The second this stuff hits the tip floor, it is transformed from household waste to a potentially usable resource. You can think of what comes next almost like a mining operation. Everything that happens is geared toward pulling out different commodities for sale.

From the tip floor, materials are loosened, then they go up a conveyor belt. Workers along a catwalk take out stuff that can’t be recycled or stuff — like scrap metal — that shouldn’t be in the blue bin but maybe can be recycled. Anything that’s put in a plastic bag is also taken out for the landfill.

“I will never get tired of saying: Please do not bag your recyclables,” Gyarfas says.

An image of items that shouldn't go into blue recycling bins
Austin Resource Recovery

What’s left on the conveyor belt goes through a series of “screens,” sorting by shape, weight, type of material. Some of this sorting is pretty high-tech: One machine shoots lights at plastic to determine its composition, another uses jets of air to sort different kinds of cardboard.

But along the way there’s always also a human component. Workers sort white No. 2 plastics (milk jugs, mostly) from colored No. 2 plastics, (mostly laundry detergent containers). At a lot of the stages, they pull out plastic bags and other things that crept through earlier in the process. There are garbage bins all around to store this stuff.

As the process continues, the stuff on the conveyor belt becomes more uniform. Eventually, the sorted recyclables are compressed into huge cubes and wrapped tight with chord, to be shipped off to buyers.

Cubes of crushed recyclables ready to be shipped off to buyers
Michael Minasi
Sorted recyclables are compressed into huge cubes and wrapped tight with chord, to be shipped off to buyers.

The nonrecyclable stuff — plastic bags, styrofoam and some types of bottles — is landfilled.

You come out of the tour convinced the MRF is very good at sorting the stuff that’s in the blue bin. You also get a sense of how much of the stuff should not have been put in the bins in the first place. A lot of what goes from recycling bins to landfills is that stuff.

But how much of it might be hard-to-recycle plastic that David worries about? The stuff that may not even be recyclable, or that no one wants to buy and process.

“There are some plastics that exist in the waste stream that don't have a market,” Joaquin Mariel, commercial director of Balcones, tells us after our tour. He says the most difficult to recycle include plastics with No. 3, 6 and 7.

“I can tell you that it's exceedingly small," he says. "Percentages of 1%.”

Mariel says Balcones has contracts with companies that buy plastics based on long-term market expectations. So, even when the value of recycled plastic is low, they will buy with the expectation that it will eventually rise.

The big picture

When it comes to how much in the blue bin gets recycled, Mariel gives a similar answer to the city: around 80-85%,

How do you square that with reports, like the one from Greenpeace, that show as little as 5% of plastic is recycled nationally? Mariel points out, most of the stuff people put in the blue bins is not plastic. A lot of it is easier-to-recycle aluminum or paper.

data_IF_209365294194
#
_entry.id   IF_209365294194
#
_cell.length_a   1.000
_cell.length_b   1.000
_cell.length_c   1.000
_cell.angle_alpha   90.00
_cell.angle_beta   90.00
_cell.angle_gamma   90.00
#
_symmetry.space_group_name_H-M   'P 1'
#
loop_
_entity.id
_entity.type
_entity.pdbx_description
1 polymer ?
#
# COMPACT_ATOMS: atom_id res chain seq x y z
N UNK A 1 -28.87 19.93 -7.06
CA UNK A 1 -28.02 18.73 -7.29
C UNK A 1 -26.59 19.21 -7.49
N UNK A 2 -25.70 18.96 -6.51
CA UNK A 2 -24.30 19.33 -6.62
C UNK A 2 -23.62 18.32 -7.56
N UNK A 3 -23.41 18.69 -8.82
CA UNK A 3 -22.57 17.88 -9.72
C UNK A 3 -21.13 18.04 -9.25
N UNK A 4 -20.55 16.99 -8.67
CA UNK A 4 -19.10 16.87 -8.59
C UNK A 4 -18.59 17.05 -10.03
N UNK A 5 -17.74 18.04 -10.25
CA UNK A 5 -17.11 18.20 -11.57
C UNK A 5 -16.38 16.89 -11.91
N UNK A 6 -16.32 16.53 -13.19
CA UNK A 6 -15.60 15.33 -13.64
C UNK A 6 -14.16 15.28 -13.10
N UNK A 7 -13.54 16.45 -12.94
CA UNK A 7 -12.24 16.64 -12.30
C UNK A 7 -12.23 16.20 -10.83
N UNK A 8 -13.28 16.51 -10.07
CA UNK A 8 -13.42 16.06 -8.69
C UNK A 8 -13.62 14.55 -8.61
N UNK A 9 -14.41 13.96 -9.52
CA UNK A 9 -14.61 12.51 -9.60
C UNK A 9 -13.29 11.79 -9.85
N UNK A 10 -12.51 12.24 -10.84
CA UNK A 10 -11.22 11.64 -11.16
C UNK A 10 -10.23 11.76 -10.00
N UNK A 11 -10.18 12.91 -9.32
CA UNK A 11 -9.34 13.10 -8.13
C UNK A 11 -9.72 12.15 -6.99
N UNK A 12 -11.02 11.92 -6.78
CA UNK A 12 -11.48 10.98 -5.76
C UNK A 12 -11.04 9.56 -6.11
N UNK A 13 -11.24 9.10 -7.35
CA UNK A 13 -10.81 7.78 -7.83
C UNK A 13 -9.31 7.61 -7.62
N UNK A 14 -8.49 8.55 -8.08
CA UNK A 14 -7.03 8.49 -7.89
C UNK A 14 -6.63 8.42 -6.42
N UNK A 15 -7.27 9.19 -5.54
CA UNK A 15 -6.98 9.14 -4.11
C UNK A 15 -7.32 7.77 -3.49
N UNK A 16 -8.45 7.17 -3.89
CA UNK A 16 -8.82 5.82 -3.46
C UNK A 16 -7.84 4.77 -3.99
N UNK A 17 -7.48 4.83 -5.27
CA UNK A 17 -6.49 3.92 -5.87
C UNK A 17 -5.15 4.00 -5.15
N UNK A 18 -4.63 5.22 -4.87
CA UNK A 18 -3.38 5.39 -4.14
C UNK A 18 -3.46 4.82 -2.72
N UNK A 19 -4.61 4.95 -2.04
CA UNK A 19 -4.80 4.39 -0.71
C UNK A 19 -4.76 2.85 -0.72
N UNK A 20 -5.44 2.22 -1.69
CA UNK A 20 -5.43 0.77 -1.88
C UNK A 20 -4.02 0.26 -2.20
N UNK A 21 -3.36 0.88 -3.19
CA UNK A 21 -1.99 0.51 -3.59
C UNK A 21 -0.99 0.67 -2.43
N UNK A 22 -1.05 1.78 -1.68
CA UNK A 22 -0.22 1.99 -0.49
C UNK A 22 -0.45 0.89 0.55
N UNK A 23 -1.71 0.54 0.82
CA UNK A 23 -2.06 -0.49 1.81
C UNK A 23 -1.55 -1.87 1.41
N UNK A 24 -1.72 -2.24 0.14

More importantly, he says, those reports look at the entirety of plastic produced in the U.S., which have a much lower recycling rate than just the plastic packaging and single-use containers that comprise most of what ends up in a blue bin.

The study “goes into all types of plastic waste," he says. "Things like plastic tubing and piping, industrial plastics, auto, plastics, computer plastics.”

That is a lot more plastic than what ends up in the blue bins. So, he says, the 5% rate of recycling arrived at in the study is “not representative” of residential recycling programs like the one in Austin.

In one way that's good news. It means Austin’s residential recycling is more effective than you might think when looking at the national recycling statistics. In another way, it’s horrible news. It illustrates just how little of the plastic we produce as a society ends up in those blue bins, and how little plastic in this country we even try to recycle.

A pile of smushed empty laundry detergent bottles and other plastic household products.
Michael Minasi
Balcones Recycling's facility sorts household recycables into pallets of organized plastics, aluminum, cardboard and more, which will go on to other processing facilities to be turned into other products.

After our tour, Sing sounded a little more confident that easy-to-recycle plastics like No. 1 soda bottles and No. 2 milk jugs are getting recycled, but not the harder-to-recycle plastics like Nos. 3, 6 and 7.

He also says he’s going to stop throwing items he’s not sure about into his recycling bin. That stuff — along with small bits of plastic and metal — just appear to complicate the sorting process, he says.

When it comes to the bigger picture of how little plastic is recycled nationally, Sing said he will not let it discourage him from throwing what he can into the blue bin at home.

“I’m not gonna give up on it,” he says. “I refuse to be in the 'no hope' category. And I refuse to be in the stick-your-head-in-the-sand category.”

One surefire way to reduce plastic waste, he says, is to simply use less plastic.

It's Garbage Week on KUT News. It's like Shark Week, but with no sharks and more garbage. We'll trace the path of the junk Austin makes, including how your food scraps get turned into garden soil, how much of the stuff in the blue bins actually gets recycled and how we can all do trash disposal better. Listen on KUT 90.5 FM or find the stories here (new ones added throughout the week!).

Mose Buchele focuses on energy and environmental reporting at KUT. Got a tip? Email him at Follow him on Twitter @mosebuchele.